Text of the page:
Pharmavite, a leading nutritional supplement company in the U.S., presented an interesting project for the consultancy. After speaking with Pharmavite’s sustainability manager, they were tasked to do a supply chain risk analysis. “This was the project that we wanted from the beginning; it was paid, addressed fundamental sustainability challenges, and focused on supply chain management,” Lemos acknowledged. Eventually, the project evolved into identifying strategies for procurement teams to track sustainability risks and alternative sources for key ingredients.
In defining their individual roles on the team, FWD Impact reflected on their coursework to consider their personal strengths, what they could bring to the project, and the type of work they were looking to do more of. They also used their syllabi to review tools for approaching the diverse range of clients under their belt. “For example, the Personal Leadership Development course helped shape how we managed our team internally as well as how we managed clients and business proposals. We really tried to get into the mindset of whoever we were pitching to,” explained Souza.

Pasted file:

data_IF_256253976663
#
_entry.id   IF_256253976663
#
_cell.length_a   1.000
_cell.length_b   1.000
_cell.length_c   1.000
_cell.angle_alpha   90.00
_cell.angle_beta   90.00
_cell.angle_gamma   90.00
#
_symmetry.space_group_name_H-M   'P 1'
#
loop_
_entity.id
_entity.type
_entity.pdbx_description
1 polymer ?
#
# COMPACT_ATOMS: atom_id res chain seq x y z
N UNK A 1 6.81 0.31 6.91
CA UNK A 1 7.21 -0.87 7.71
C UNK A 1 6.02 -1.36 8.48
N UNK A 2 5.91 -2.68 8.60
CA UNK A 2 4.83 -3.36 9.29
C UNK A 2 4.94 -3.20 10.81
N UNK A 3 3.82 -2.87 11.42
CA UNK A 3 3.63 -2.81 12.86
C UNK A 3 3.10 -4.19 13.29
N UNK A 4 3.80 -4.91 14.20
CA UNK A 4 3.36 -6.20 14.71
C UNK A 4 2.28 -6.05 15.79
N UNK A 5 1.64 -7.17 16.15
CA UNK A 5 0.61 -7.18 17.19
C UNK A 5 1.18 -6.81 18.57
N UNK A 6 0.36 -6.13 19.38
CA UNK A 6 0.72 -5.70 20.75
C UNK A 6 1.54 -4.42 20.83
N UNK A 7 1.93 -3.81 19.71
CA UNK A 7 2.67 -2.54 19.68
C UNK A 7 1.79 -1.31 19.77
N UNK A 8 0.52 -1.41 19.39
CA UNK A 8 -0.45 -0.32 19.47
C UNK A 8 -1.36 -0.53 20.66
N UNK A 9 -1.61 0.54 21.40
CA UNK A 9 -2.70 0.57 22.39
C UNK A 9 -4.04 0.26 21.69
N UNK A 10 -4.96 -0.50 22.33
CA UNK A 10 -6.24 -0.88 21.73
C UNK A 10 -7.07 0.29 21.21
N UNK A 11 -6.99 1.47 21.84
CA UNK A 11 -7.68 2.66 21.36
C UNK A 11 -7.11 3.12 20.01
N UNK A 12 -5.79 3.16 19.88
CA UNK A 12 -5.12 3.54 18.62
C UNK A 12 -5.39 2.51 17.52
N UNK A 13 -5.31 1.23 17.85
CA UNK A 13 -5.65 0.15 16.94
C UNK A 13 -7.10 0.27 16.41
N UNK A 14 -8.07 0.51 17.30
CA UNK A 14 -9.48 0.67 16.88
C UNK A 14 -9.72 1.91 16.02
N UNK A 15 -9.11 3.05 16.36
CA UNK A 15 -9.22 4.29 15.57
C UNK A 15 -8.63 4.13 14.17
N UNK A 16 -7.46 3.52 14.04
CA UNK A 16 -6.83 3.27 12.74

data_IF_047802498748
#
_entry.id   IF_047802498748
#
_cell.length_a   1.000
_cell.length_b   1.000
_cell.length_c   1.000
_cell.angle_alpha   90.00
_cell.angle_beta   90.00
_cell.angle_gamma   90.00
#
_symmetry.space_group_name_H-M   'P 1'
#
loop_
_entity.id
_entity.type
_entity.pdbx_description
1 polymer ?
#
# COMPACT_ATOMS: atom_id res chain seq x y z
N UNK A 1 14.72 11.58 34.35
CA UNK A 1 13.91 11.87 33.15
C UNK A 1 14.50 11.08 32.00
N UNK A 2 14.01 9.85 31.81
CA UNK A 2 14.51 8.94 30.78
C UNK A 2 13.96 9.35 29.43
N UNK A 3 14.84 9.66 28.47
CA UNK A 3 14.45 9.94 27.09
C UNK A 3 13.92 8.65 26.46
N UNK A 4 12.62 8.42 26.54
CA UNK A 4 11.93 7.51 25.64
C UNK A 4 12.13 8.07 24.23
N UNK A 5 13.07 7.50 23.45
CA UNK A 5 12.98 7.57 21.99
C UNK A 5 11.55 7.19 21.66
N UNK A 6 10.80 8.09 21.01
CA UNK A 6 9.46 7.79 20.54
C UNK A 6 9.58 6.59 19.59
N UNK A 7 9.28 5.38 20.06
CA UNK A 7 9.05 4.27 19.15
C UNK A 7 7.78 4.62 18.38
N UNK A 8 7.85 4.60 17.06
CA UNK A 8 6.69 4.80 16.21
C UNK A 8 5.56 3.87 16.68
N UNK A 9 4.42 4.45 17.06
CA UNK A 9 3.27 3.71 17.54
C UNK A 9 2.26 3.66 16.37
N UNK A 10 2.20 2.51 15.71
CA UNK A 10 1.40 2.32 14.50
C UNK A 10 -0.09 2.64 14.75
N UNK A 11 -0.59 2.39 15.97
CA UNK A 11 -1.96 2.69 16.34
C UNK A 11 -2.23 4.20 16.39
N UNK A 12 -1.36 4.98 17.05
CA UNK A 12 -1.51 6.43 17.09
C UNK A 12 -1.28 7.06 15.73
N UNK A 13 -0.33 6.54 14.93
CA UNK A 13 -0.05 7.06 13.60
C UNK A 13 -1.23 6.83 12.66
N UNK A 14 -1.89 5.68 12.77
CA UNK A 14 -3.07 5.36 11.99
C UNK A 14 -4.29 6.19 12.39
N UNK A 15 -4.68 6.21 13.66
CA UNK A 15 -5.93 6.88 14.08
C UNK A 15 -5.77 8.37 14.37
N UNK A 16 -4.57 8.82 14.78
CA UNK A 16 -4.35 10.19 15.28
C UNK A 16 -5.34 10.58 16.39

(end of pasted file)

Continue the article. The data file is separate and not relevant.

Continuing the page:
The FWD Impact team expressed that developing project management skills was a key takeaway from the experience. “I became a lot better at the soft skills—how to identify opportunities and risks, how to listen better to clients, how to pull out key moments and responses to help improve our approach the project,” explained Souza.
After graduating last May, FWD Impact decided to gift the consultancy to the Bard MBA program with the intention that other students could pursue a similar project for their Capstone. Souza sees the consultancy as an ideal venture for any student with a forward-thinking mindset. “This is really an opportunity to have honest conversations with your classmates about what you want to do. Even if you don’t have an exact job in mind, you can use FWD Impact to bridge the gap between your background and needed skills for your next step,” she said.